Mr. ANDREWS. I thank the gentlelady for yielding.
Madam Speaker, 180 days ago, the President of the United States came to this Chamber and laid out before the country and the Congress some very specific proposals to help put Americans back to work. The President proposed that we give a tax cut to small businesses who hire people. The House has never voted on that proposal. The President proposed that at a time when our bridges and roads and airports and ports need construction and reconstruction, that we put Americans back to work in the construction industry performing those vitally necessary tasks. The House has never voted on that proposal. At a time when police officers and firefighters and teachers are being laid off across our country, the President proposed some short-term relief so we could put our officers back on the beat, our firefighters back on the apparatus, our teachers back in the classroom. The House has never voted on that proposal.
Here we are 6 months later, doing what we're doing today. In that 6 months, another crisis has manifested itself, one that affects Americans across our country more severely every day, and that is each time they fill up their vehicle, it takes just a little bit more money out of their grocery budget, the utility budget, what they use to pay their mortgage payment, what they use to educate their children. The rising price of gasoline is a serious threat to the prosperity and stability of American families.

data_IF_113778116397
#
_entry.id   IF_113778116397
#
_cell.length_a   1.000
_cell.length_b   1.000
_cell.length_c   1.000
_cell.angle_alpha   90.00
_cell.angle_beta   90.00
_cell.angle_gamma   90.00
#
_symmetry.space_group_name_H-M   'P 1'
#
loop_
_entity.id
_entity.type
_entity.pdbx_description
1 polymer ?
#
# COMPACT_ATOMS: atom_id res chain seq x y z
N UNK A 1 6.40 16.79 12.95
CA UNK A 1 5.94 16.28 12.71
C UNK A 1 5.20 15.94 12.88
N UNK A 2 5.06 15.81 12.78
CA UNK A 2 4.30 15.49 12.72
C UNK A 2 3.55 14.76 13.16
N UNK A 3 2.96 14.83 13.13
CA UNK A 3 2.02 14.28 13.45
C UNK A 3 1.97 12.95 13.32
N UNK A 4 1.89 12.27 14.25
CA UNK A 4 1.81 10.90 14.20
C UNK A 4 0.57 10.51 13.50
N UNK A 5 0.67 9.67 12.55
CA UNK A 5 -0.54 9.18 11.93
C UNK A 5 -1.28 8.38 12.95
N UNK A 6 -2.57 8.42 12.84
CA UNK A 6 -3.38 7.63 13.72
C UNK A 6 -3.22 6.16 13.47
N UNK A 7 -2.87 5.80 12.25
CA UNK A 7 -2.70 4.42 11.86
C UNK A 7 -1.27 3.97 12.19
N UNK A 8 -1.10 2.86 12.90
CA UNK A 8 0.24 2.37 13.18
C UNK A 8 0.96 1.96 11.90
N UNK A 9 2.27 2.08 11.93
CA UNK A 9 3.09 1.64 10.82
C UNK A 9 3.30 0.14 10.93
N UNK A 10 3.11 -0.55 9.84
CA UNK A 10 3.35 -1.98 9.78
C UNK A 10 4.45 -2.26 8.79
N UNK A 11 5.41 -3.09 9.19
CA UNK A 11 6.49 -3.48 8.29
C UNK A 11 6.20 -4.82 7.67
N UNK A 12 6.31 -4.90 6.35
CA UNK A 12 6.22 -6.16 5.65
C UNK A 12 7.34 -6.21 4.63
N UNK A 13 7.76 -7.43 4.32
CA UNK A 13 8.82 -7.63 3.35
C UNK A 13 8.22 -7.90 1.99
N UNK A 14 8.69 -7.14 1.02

The president of Exxon has said that his conclusion is that about $30 of the cost of a barrel of crude oil is attributable to the speculation of prices by people who never really buy, sell or use oil, but who bet on its price: casino gamblers, not deliverers of oil. Goldman Sachs estimates that anywhere from $22 to $28 a barrel is also due to speculation, and they ought to know because they're no doubt participating in it.
The bill that we would propose be put on the floor this afternoon would crack down on that speculation. It would require that trades be disclosed; it would empower regulatory agencies to identify illegal price manipulation behavior; and reduce the price of crude oil to American consumers.
There are other ways to do this. I, for one, favor increased domestic production. I think there are ways that we can increase the natural gas and coal and oil that we produce. I certainly think that we should expand renewables as well. But there is one regulatory tool that we have not given our regulators and we ought to give it to them here. The underlying bill is certainly worthy of consideration, but we have an immediate energy problem here in America, an immediate jobs problem. And I would respectfully suggest that the right vote is to defeat the previous question so we may move on and consider legislation that would deal with the current price of gasoline prices.